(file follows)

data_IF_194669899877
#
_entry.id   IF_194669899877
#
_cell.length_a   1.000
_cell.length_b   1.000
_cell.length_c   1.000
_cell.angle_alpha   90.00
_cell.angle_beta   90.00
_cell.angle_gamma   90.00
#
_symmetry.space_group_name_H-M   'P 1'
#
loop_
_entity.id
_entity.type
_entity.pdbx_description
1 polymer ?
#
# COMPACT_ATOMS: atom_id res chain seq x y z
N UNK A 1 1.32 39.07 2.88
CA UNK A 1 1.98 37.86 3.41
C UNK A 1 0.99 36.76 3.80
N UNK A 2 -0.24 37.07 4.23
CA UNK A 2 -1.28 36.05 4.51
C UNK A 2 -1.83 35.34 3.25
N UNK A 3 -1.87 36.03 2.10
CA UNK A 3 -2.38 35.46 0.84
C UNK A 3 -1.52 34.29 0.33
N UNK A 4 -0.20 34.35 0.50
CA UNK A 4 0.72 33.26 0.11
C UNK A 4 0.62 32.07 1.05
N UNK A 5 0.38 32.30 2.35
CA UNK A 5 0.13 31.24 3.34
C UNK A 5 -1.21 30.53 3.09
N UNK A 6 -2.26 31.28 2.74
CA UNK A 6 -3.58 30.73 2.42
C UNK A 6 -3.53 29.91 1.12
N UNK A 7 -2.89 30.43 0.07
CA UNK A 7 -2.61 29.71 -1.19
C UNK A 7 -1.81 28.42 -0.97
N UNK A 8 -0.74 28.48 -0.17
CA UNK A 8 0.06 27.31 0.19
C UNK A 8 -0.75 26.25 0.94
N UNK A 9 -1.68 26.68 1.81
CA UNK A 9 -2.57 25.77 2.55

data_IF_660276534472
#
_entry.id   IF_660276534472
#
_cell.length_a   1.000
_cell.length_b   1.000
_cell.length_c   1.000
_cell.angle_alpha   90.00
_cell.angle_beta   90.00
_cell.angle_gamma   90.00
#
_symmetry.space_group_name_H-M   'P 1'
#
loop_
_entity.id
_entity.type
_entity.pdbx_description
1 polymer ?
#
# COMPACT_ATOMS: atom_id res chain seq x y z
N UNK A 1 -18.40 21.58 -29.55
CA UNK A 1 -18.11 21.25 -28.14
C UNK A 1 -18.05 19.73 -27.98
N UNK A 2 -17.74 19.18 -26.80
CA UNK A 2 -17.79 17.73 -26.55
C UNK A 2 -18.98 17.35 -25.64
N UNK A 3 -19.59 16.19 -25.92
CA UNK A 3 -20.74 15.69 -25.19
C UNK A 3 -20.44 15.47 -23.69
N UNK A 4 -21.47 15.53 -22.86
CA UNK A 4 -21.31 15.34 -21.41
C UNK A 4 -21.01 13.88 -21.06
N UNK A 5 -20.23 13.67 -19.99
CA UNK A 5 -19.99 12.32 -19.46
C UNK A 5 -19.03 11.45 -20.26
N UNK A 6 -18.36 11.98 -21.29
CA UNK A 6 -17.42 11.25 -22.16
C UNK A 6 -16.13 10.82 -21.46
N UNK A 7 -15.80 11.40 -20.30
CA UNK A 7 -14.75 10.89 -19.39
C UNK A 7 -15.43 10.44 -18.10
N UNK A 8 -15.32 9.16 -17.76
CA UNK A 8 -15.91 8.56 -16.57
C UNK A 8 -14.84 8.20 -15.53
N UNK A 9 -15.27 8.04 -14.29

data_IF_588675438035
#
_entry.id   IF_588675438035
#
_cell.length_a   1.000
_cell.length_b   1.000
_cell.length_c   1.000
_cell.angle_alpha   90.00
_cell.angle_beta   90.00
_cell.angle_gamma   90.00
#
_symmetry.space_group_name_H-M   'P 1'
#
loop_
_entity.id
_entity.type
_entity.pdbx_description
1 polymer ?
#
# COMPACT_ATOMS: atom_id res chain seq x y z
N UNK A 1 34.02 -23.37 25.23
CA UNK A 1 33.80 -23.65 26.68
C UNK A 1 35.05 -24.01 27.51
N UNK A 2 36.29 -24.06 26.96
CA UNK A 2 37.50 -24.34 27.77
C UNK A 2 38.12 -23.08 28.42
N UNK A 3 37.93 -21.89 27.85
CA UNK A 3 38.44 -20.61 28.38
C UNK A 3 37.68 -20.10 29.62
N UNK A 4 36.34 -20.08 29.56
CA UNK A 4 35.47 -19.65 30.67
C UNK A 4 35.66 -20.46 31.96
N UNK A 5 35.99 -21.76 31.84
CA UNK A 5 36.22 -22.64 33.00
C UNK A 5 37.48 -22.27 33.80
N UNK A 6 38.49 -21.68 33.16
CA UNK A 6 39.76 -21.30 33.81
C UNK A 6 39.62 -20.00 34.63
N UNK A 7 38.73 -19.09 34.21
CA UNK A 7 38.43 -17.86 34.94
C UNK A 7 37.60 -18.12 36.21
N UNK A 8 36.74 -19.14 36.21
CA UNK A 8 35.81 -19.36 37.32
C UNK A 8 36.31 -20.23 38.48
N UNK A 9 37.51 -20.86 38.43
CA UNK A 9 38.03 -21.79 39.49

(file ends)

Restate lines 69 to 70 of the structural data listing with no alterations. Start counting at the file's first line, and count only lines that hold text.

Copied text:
C UNK A 1 -18.05 19.73 -27.98
N UNK A 2 -17.74 19.18 -26.80